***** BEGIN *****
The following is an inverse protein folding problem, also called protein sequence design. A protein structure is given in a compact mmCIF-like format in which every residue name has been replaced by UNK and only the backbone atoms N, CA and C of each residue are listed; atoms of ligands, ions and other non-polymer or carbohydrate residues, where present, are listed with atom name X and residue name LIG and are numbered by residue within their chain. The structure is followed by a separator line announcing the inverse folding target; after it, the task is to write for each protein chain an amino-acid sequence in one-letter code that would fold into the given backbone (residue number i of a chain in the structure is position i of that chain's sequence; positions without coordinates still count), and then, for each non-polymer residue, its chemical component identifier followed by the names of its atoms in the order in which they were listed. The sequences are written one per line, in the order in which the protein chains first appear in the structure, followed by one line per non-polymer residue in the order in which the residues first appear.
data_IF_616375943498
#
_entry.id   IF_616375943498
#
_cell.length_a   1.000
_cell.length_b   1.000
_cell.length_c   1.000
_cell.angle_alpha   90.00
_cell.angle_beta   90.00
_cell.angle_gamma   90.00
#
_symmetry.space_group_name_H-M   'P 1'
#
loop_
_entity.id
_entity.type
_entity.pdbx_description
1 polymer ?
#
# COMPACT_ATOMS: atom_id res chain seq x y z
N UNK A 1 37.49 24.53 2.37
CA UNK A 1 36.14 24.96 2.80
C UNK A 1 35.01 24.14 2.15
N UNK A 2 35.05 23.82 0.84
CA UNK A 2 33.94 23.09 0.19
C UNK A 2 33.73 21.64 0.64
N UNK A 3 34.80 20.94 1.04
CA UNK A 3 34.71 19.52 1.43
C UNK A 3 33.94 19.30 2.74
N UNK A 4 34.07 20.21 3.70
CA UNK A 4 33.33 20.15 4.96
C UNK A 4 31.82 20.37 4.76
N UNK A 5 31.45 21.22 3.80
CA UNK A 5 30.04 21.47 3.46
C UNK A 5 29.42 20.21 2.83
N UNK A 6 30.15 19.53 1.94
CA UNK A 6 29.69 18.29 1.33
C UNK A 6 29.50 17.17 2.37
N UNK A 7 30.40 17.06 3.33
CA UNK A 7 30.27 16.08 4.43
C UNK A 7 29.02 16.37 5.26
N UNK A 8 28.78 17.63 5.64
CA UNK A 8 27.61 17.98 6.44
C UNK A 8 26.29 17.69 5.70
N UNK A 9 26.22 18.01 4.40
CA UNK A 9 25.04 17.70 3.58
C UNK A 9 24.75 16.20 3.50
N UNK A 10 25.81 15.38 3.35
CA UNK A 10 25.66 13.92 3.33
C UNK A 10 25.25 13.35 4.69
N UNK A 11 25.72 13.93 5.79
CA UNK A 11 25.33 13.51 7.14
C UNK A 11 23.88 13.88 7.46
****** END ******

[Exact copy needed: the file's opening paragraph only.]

The following is an inverse protein folding problem, also called protein sequence design. A protein structure is given in a compact mmCIF-like format in which every residue name has been replaced by UNK and only the backbone atoms N, CA and C of each residue are listed; atoms of ligands, ions and other non-polymer or carbohydrate residues, where present, are listed with atom name X and residue name LIG and are numbered by residue within their chain. The structure is followed by a separator line announcing the inverse folding target; after it, the task is to write for each protein chain an amino-acid sequence in one-letter code that would fold into the given backbone (residue number i of a chain in the structure is position i of that chain's sequence; positions without coordinates still count), and then, for each non-polymer residue, its chemical component identifier followed by the names of its atoms in the order in which they were listed. The sequences are written one per line, in the order in which the protein chains first appear in the structure, followed by one line per non-polymer residue in the order in which the residues first appear.